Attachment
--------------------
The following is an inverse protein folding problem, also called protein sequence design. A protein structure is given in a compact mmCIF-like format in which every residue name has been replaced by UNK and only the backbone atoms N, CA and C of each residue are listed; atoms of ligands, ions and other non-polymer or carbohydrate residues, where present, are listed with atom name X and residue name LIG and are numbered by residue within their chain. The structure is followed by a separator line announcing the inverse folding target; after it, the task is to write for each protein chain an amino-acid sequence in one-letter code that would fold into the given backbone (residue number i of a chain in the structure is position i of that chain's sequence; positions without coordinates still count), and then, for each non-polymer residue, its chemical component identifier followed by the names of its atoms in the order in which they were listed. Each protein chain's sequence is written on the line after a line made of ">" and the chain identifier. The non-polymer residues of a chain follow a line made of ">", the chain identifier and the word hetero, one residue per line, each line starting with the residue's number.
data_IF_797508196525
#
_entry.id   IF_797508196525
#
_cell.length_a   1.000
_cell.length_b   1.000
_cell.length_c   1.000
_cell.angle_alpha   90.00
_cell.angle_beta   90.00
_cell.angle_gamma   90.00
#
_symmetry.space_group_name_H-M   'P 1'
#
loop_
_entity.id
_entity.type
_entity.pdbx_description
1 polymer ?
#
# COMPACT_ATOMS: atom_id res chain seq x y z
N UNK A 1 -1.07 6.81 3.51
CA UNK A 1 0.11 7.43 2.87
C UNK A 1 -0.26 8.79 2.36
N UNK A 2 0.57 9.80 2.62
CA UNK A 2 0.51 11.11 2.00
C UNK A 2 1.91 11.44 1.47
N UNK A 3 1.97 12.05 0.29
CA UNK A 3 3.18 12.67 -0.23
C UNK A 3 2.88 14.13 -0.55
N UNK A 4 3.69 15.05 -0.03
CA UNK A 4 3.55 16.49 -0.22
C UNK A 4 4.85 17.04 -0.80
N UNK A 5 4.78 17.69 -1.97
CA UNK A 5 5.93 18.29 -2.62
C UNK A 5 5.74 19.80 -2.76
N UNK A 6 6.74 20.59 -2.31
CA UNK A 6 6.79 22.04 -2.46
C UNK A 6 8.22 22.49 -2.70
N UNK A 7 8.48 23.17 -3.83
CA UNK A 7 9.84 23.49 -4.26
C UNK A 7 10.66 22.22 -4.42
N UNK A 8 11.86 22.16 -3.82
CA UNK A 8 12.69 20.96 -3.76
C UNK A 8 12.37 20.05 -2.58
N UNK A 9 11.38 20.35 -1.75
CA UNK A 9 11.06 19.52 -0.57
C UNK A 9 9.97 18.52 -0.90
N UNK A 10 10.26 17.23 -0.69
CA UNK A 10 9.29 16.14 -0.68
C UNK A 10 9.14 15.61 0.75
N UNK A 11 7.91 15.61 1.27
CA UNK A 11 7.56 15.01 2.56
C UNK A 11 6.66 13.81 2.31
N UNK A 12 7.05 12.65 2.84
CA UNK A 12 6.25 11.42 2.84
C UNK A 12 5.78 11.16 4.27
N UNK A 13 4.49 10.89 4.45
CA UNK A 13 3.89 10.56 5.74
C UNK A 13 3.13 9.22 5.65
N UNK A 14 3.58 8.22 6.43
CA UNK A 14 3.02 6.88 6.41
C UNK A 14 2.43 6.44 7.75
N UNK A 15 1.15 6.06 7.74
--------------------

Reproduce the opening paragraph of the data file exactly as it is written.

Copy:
The following is an inverse protein folding problem, also called protein sequence design. A protein structure is given in a compact mmCIF-like format in which every residue name has been replaced by UNK and only the backbone atoms N, CA and C of each residue are listed; atoms of ligands, ions and other non-polymer or carbohydrate residues, where present, are listed with atom name X and residue name LIG and are numbered by residue within their chain. The structure is followed by a separator line announcing the inverse folding target; after it, the task is to write for each protein chain an amino-acid sequence in one-letter code that would fold into the given backbone (residue number i of a chain in the structure is position i of that chain's sequence; positions without coordinates still count), and then, for each non-polymer residue, its chemical component identifier followed by the names of its atoms in the order in which they were listed. Each protein chain's sequence is written on the line after a line made of ">" and the chain identifier. The non-polymer residues of a chain follow a line made of ">", the chain identifier and the word hetero, one residue per line, each line starting with the residue's number.